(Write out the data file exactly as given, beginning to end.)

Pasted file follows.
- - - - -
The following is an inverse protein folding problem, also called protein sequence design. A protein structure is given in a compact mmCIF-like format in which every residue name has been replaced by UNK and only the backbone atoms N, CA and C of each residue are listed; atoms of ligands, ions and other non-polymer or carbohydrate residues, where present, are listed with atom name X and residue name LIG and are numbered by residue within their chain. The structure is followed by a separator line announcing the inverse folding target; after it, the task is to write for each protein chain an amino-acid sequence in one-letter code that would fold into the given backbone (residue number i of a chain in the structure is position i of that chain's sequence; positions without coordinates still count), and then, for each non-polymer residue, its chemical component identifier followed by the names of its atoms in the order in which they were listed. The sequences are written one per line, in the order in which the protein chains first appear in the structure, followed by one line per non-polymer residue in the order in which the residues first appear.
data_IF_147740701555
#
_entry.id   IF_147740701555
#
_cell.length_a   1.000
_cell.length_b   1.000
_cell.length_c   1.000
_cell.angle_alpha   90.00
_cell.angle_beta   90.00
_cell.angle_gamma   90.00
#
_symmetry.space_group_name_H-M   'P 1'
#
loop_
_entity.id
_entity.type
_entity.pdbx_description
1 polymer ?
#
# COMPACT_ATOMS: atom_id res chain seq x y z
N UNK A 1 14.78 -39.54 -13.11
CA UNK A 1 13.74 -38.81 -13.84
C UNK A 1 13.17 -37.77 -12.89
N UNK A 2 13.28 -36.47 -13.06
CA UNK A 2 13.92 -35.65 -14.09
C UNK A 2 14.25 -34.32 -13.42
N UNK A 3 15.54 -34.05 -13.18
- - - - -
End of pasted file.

The following is an inverse protein folding problem, also called protein sequence design. A protein structure is given in a compact mmCIF-like format in which every residue name has been replaced by UNK and only the backbone atoms N, CA and C of each residue are listed; atoms of ligands, ions and other non-polymer or carbohydrate residues, where present, are listed with atom name X and residue name LIG and are numbered by residue within their chain. The structure is followed by a separator line announcing the inverse folding target; after it, the task is to write for each protein chain an amino-acid sequence in one-letter code that would fold into the given backbone (residue number i of a chain in the structure is position i of that chain's sequence; positions without coordinates still count), and then, for each non-polymer residue, its chemical component identifier followed by the names of its atoms in the order in which they were listed. The sequences are written one per line, in the order in which the protein chains first appear in the structure, followed by one line per non-polymer residue in the order in which the residues first appear.
data_IF_147740701555
#
_entry.id   IF_147740701555
#
_cell.length_a   1.000
_cell.length_b   1.000
_cell.length_c   1.000
_cell.angle_alpha   90.00
_cell.angle_beta   90.00
_cell.angle_gamma   90.00
#
_symmetry.space_group_name_H-M   'P 1'
#
loop_
_entity.id
_entity.type
_entity.pdbx_description
1 polymer ?
#
# COMPACT_ATOMS: atom_id res chain seq x y z
N UNK A 1 14.78 -39.54 -13.11
CA UNK A 1 13.74 -38.81 -13.84
C UNK A 1 13.17 -37.77 -12.89
N UNK A 2 13.28 -36.47 -13.06
CA UNK A 2 13.92 -35.65 -14.09
C UNK A 2 14.25 -34.32 -13.42
N UNK A 3 15.54 -34.05 -13.18